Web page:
Alternative Cancer Therapy | Natural Health Blog

Date: 01/14/2010    Written by: Jon Barron

Pomegranate Fights Cancer

If an apple a day doesn't keep the doctor away, its look-alike cousin the pomegranate just might. A new study has found that a substance in pomegranates can slow or even stop the growth of breast cancer tumors. The study, just published in Cancer Prevention Research, found 10 phytochemicals in pomegranates that seem to inhibit the growth of estrogen-responsive breast tumors.1 The phytochemicals, called ellagitannins, work by blocking an enzyme called aromatase, which feeds estrogen and plays a key role in breast tumor growth. The ellagitannin called urolithin B had the strongest inhibitory effect.

As I've discussed previously, different fruits have different mixes of ellagitannins, with each mix providing a different emphasis of benefits. Whereas the mix of ellagitannins in red raspberries appears particularly well suited in combating colon cancer, it now appears that pomegranates provide special benefits when dealing with breast cancer. The study also confirms what I've been saying for years about ellagic acid -- that the health benefits in pomegranates and raspberries are in the ellagitanins, not the ellagic acid as offered by some supplement manufacturers.

Many of the key drugs given to patients who have estrogen-dependent breast tumors act in a fashion similar to the ellagitannins, also inhibiting aromatase. But the director of the study, Dr. Shiuan Chen of the City of Hope Cancer Research and Treatment Center in Duarte, California, said patients should not try to substitute pomegranate for their medications. "We do not recommend people start taking this as a replacement for the AI's," Dr. Chen said. "They (pomegranate compounds) are not as potent as the real drugs so we think that the interest probably is more on the prevention end rather than in a therapeutic purpose."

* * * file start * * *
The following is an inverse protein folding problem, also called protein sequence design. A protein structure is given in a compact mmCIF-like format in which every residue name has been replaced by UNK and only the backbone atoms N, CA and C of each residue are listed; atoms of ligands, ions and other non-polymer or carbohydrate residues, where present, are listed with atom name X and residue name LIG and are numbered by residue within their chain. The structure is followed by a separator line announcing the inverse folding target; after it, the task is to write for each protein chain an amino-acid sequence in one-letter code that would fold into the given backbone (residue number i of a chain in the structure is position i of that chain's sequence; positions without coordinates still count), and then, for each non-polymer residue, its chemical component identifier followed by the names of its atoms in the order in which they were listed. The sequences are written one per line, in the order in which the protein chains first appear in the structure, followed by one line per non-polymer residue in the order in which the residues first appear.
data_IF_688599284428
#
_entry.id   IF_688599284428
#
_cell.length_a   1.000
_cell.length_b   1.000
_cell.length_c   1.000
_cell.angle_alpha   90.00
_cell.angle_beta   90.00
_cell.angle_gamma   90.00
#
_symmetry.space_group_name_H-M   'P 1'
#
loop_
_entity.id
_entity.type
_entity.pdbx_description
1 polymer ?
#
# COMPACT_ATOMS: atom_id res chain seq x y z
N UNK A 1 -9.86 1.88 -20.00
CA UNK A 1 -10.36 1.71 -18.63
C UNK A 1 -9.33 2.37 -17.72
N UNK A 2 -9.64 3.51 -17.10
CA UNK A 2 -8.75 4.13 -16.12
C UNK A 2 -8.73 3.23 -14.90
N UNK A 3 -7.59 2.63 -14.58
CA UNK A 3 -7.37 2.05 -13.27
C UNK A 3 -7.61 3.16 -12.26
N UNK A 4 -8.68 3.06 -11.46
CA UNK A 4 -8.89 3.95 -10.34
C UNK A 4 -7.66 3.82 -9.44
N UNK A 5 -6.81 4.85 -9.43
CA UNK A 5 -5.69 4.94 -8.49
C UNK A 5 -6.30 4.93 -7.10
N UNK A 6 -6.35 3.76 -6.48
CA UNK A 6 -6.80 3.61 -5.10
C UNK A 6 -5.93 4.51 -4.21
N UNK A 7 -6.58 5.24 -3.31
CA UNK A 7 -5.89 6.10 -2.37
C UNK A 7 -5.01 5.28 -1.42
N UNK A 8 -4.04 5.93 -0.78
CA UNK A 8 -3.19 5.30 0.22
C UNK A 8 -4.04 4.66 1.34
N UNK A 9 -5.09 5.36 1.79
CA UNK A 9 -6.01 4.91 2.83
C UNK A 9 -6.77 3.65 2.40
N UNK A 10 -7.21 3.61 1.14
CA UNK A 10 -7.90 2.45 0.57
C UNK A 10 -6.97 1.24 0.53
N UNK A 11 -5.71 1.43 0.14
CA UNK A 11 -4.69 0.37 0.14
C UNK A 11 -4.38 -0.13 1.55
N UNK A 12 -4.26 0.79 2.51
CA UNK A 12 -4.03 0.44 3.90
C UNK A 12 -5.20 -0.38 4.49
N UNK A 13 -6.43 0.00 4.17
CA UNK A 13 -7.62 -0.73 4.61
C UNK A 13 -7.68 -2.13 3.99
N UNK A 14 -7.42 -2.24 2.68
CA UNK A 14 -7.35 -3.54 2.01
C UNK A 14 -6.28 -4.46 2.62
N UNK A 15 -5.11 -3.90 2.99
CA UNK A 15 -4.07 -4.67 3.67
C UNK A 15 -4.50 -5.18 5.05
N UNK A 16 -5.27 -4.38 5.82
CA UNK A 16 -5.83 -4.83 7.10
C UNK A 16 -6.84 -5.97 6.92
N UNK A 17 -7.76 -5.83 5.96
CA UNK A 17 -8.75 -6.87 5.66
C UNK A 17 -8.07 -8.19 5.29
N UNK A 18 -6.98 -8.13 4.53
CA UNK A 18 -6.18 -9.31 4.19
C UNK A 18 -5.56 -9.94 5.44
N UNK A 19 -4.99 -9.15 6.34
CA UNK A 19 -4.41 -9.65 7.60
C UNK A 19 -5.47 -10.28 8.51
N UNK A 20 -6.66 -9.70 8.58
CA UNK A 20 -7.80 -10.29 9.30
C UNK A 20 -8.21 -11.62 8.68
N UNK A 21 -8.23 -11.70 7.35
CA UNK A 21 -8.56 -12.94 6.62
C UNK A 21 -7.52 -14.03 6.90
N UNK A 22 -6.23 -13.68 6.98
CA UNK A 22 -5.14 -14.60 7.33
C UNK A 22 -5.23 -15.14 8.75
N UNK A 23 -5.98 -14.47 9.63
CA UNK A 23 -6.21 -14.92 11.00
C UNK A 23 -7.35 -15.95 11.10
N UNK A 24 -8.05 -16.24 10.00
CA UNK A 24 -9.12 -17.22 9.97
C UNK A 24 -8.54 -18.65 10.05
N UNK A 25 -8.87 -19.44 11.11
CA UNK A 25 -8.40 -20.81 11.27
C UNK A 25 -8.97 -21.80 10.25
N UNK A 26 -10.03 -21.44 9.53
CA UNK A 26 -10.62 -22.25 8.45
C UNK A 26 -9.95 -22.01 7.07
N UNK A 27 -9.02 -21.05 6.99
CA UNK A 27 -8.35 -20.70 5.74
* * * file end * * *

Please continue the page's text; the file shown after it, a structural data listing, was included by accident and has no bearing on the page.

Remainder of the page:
Other experts also caution against relying on pomegranate as a substitute for drugs. According to Gary Stoner of Ohio State University, "It's not clear that these levels could be achieved in animals or in humans because the (compounds) are not well absorbed into blood when provided in the diet."

The researchers didn't expect to find the pomegranate derivatives to be as effective as they were. "We were surprised by our findings," Dr. Chen said. "We previously found other fruits, such as grapes, to be capable of the inhibition of aromatase. But phytochemicals in pomegranates and in grapes are different."

The surprising factor here is that the researchers found their results surprising. After all, back in 2004 I wrote about the cancer-fighting properties of pomegranates, specifically mentioning breast cancer. That's one of the reasons I included pomegranate in my Superfood formula, writing on August 30, 2004 that, "Supplementation with pomegranate extract makes sense if you are looking at cancer prevention, maintaining a healthy heart, reducing bad cholesterol, lowering blood pressure, and protecting against free radicals and aging." That same year, The European Journal of Cancer Prevention published a study discussing the breast cancer-fighting properties of pomegranate juice and pomegranate oil when administered to mice.2 

The fact is, supplementing with antioxidant-rich pomegranate couldn't hurt, at worst. The scientists think the compounds in pomegranates may play a role in regulating estrogen levels and regulating menstrual and menopausal symptoms. This means that pomegranate might help reduce cramping, mood swings, hot flashes, and so on. And then there are all the other benefits associated with the fruit -- and there are plenty of those.

For one thing, research shows that pomegranate reduced heart disease risk factors not only in lab tests, but also in preliminary human trials. A 2004 study published in the Journal of Clinical Nutrition found that by taking the equivalent of a cup of pomegranate juice daily for one year, patients who had severe carotid artery stenosis reduced arterial plaque by 35 percent, reduced bad cholesterol by 20 percent, reduced cholesterol oxidation by 90 percent, and reduced blood pressure in just two weeks.3 One year later, a study published in the American Journal of the College of Cardiology found that in just three months, drinking a cup of pomegranate juice daily improved the amount of oxygen getting to the heart muscle of patients who had heart disease.4 All in all, it makes you wonder what Gary Stoner was referring to when he said, "[These compounds] are not well absorbed into blood when provided in the diet."